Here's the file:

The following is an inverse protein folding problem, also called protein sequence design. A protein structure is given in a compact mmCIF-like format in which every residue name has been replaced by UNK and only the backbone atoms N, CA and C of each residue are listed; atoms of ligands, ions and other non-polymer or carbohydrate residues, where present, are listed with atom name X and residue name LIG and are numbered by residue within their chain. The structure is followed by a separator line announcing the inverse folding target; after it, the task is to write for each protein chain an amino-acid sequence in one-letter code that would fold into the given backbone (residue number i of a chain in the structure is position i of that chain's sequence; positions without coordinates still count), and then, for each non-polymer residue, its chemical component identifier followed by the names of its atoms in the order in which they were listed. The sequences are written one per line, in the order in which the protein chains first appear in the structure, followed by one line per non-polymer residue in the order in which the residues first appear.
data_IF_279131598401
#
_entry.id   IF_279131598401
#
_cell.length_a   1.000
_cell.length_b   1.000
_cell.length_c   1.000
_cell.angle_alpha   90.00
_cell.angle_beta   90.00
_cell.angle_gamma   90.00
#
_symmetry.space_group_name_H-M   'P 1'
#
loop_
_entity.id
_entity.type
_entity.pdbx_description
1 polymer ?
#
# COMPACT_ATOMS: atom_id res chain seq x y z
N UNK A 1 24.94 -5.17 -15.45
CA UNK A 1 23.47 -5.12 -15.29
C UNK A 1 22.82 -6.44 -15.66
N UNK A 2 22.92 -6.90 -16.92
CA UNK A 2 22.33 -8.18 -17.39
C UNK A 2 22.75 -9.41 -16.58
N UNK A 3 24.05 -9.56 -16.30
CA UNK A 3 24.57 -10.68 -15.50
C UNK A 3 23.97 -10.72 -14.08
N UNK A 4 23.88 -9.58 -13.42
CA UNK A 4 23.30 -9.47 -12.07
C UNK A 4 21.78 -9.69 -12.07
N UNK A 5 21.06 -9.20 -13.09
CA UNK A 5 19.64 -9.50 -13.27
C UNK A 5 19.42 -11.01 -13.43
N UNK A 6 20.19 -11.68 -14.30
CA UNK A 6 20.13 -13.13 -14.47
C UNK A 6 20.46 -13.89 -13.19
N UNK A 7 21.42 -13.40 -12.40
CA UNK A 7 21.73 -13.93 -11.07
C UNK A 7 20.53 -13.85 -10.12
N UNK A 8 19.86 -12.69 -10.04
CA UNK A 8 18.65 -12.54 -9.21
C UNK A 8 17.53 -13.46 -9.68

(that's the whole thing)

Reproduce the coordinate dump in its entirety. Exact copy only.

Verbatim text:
The following is an inverse protein folding problem, also called protein sequence design. A protein structure is given in a compact mmCIF-like format in which every residue name has been replaced by UNK and only the backbone atoms N, CA and C of each residue are listed; atoms of ligands, ions and other non-polymer or carbohydrate residues, where present, are listed with atom name X and residue name LIG and are numbered by residue within their chain. The structure is followed by a separator line announcing the inverse folding target; after it, the task is to write for each protein chain an amino-acid sequence in one-letter code that would fold into the given backbone (residue number i of a chain in the structure is position i of that chain's sequence; positions without coordinates still count), and then, for each non-polymer residue, its chemical component identifier followed by the names of its atoms in the order in which they were listed. The sequences are written one per line, in the order in which the protein chains first appear in the structure, followed by one line per non-polymer residue in the order in which the residues first appear.
data_IF_279131598401
#
_entry.id   IF_279131598401
#
_cell.length_a   1.000
_cell.length_b   1.000
_cell.length_c   1.000
_cell.angle_alpha   90.00
_cell.angle_beta   90.00
_cell.angle_gamma   90.00
#
_symmetry.space_group_name_H-M   'P 1'
#
loop_
_entity.id
_entity.type
_entity.pdbx_description
1 polymer ?
#
# COMPACT_ATOMS: atom_id res chain seq x y z
N UNK A 1 24.94 -5.17 -15.45
CA UNK A 1 23.47 -5.12 -15.29
C UNK A 1 22.82 -6.44 -15.66
N UNK A 2 22.92 -6.90 -16.92
CA UNK A 2 22.33 -8.18 -17.39
C UNK A 2 22.75 -9.41 -16.58
N UNK A 3 24.05 -9.56 -16.30
CA UNK A 3 24.57 -10.68 -15.50
C UNK A 3 23.97 -10.72 -14.08
N UNK A 4 23.88 -9.58 -13.42
CA UNK A 4 23.30 -9.47 -12.07
C UNK A 4 21.78 -9.69 -12.07
N UNK A 5 21.06 -9.20 -13.09
CA UNK A 5 19.64 -9.50 -13.27
C UNK A 5 19.42 -11.01 -13.43
N UNK A 6 20.19 -11.68 -14.30
CA UNK A 6 20.13 -13.13 -14.47
C UNK A 6 20.46 -13.89 -13.19
N UNK A 7 21.42 -13.40 -12.40
CA UNK A 7 21.73 -13.93 -11.07
C UNK A 7 20.53 -13.85 -10.12
N UNK A 8 19.86 -12.69 -10.04
CA UNK A 8 18.65 -12.54 -9.21
C UNK A 8 17.53 -13.46 -9.68